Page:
Print Friendly, PDF & Email

Prison revisited

Generating bodhicitta in federal prison

Placeholder Image

Many people wrote that they were inspired to read about my visit last year to Michael, who is in a federal prison in Ohio. I visited him again this year, which was just as rewarding.

Image of a man behind bars, one of his hands holding the bar.

There he was, standing behind a huge metal gate with enormous bars. (Photo by Truthout.org)

He had initially arranged for me to give a talk to the Buddhist group as well as to a large assembly of men, but unexpectedly he was thrown in “the hole”—the “punishment quarters” in which the men are locked in a dingy two-person cell for all but an hour a day. If I was to see him now, it would have to be on a clergy visit, and according to prison rules, I could not do that and be a volunteer who gave a talk to an assembly at the same time. Thus, the talks unfortunately had to be canceled. (Did you really think prison rules were to help the men?)

As it turned out, two days before my visit, the assistant warden told the officers in “the hole” to let Michael out as he hadn’t done anything to merit being there to start with! So we met in an attorney’s room—a stark white room with a round table and blue chairs—off the general visiting room, for four hours on a Sunday morning.

Michael continues with his daily meditation practice and Dharma studies, as well as tries to practice in daily life—not easy in a prison environment where hostility is the norm and violence is frequent. Last year he took the eight precepts for life, and keeping them has helped him tremendously.

Our correspondence continued throughout the year: I send him questions to contemplate, he writes his reflections, and I comment on them. He has begun his 100,000 prostrations. (Anyone want to be his prostration partner and keep each other going?)

For several months, he has been asking me to do the aspiring and engaging bodhisattva ceremonies during this visit. So that morning, we discussed the motivation for taking the bodhisattva precepts and went through the eighteen root precepts, discussing their implications in daily life. Due to lack of time, we couldn’t get to the auxiliary precepts, so he will write his thoughts on how to abide by those and send them. Then we did the ceremonies in the attorney room, with him kneeling on a gray blanket on the floor and me sitting in a chair. Forget about setting up an altar, but the Buddhas and bodhisattvas were there for sure! Those of you who have taken bodhisattva precepts with me before will be happy to know that I made it through the ceremony without crying. (A crying nun was all the prison guards needed!)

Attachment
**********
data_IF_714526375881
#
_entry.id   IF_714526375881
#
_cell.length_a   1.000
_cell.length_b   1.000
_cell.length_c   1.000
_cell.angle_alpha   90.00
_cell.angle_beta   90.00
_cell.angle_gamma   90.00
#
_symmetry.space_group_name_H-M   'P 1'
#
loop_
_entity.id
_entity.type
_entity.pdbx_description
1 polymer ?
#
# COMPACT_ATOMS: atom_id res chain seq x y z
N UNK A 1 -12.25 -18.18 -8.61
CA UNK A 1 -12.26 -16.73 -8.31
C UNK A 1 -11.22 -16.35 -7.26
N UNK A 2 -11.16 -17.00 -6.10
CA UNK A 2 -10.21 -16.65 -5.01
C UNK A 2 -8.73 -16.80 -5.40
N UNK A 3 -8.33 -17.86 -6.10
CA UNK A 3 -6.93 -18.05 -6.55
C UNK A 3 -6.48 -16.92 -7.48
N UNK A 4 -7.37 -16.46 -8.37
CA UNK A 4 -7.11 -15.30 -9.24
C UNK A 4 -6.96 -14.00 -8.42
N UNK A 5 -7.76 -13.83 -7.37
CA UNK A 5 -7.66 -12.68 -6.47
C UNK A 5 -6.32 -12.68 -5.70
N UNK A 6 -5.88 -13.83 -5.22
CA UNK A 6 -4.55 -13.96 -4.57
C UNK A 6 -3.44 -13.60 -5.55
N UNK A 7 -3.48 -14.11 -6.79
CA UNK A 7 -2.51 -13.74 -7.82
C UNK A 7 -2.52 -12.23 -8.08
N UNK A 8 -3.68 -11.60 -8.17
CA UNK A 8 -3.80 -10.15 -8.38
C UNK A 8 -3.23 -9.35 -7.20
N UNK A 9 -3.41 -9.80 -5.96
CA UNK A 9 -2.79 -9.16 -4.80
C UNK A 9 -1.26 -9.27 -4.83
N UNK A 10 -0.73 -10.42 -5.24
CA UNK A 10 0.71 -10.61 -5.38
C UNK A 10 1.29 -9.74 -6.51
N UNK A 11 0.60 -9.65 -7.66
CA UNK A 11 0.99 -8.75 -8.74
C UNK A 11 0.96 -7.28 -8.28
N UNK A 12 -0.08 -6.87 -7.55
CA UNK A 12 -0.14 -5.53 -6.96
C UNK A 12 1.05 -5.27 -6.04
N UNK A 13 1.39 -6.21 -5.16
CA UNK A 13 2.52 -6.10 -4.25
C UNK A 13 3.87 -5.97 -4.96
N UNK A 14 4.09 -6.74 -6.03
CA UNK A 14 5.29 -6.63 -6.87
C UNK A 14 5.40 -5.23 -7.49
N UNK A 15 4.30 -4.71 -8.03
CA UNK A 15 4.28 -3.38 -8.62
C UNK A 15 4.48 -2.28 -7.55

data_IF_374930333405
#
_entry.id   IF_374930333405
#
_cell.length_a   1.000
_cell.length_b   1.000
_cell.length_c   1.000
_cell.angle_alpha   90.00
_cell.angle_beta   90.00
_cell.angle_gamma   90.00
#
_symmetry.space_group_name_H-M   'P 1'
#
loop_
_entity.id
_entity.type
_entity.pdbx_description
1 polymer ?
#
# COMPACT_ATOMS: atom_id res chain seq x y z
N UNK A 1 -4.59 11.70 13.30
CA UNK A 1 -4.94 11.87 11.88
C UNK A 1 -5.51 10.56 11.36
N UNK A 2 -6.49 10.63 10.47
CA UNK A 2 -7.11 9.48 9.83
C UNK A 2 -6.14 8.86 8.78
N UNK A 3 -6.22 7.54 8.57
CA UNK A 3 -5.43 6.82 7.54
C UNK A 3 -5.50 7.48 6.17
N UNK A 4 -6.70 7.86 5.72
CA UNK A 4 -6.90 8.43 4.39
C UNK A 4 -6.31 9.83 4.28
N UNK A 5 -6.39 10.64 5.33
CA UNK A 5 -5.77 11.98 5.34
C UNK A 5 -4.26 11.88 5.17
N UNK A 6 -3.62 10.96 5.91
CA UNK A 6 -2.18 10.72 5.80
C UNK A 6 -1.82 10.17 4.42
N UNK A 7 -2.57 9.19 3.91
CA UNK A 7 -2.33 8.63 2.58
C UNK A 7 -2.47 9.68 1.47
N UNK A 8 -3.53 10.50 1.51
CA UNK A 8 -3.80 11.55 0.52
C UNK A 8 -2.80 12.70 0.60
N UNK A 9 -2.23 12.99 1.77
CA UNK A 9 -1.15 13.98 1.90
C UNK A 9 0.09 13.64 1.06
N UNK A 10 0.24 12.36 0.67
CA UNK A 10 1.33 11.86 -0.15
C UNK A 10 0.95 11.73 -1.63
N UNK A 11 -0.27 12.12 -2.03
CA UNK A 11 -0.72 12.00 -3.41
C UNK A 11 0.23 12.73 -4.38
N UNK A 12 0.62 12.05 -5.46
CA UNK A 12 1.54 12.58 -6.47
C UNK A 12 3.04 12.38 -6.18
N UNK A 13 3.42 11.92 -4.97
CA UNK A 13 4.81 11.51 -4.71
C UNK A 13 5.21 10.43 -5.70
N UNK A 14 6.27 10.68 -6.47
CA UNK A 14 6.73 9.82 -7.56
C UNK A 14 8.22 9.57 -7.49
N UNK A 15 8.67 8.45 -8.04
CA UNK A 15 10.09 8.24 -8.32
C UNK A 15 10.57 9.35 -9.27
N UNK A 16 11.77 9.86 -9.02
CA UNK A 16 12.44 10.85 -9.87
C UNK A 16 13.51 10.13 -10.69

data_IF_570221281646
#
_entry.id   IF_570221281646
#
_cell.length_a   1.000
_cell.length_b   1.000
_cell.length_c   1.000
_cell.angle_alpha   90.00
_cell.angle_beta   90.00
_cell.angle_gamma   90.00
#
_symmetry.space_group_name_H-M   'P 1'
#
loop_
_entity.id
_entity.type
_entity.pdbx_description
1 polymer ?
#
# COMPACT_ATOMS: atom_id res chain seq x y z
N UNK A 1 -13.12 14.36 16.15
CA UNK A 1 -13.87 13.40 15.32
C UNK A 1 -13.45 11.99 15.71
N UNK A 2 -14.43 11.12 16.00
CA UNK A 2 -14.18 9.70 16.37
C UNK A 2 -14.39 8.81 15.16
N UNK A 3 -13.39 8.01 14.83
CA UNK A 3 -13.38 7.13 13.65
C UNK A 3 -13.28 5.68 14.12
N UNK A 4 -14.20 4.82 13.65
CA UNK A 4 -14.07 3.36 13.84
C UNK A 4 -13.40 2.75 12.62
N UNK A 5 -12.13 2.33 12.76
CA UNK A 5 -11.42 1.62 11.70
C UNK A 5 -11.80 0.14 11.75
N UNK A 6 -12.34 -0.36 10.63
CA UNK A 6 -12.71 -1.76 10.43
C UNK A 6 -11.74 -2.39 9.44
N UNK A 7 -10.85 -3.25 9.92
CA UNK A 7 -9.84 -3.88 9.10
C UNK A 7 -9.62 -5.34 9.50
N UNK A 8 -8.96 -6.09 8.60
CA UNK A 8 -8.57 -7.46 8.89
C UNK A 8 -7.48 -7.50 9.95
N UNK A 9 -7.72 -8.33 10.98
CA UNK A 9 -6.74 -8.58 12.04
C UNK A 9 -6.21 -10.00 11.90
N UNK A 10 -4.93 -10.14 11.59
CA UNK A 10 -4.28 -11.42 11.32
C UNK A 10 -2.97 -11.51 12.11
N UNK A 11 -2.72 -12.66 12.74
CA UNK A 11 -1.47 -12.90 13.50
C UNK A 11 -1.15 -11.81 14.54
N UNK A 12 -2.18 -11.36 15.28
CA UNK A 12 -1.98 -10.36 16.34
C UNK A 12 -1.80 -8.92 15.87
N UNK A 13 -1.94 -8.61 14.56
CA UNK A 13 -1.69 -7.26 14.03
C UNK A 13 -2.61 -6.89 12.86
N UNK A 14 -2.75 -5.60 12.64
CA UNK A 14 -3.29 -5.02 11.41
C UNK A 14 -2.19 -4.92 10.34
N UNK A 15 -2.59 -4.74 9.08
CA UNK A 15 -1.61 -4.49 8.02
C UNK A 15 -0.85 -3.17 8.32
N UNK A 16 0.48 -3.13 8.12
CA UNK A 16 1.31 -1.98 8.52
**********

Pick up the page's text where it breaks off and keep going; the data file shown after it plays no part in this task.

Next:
While we were doing the ceremony, things felt “normal,” but afterwards when I considered what had happened, I was amazed. Imagine trying to generate even the slightest bodhicitta—the intention to become fully enlightened in order to benefit all sentient beings most effectively—in a prison environment. It’s similar to generating it in hell! I felt profoundly thankful for the opportunity to be there.

After our time together ended, Michael returned to the compound, while I waited for a guard to escort me out. Then, his mother came into the visiting room. Since he had left the room already, a guard arranged for him to meet us at the gate as we left the visiting room. There he was, standing behind a huge metal gate with enormous bars. He bent over and kissed his mother through the bars and then we turned to walk away.

My last image was of him behind the gate looking at two people he cared about leaving. My first thought was, “How sad,” but reconsidering and knowing Michael as I do, I knew that wasn’t his feeling at all.

He was feeling very full and grateful as he watched us depart. He rejoiced at what he had, rather than lamented that it was over. If only the rest of us could do that with the good things in our lives!

Venerable Thubten Chodron

Venerable Chodron emphasizes the practical application of Buddha’s teachings in our daily lives and is especially skilled at explaining them in ways easily understood and practiced by Westerners. She is well known for her warm, humorous, and lucid teachings. She was ordained as a Buddhist nun in 1977 by Kyabje Ling Rinpoche in Dharamsala, India, and in 1986 she received bhikshuni (full) ordination in Taiwan. Read her full bio.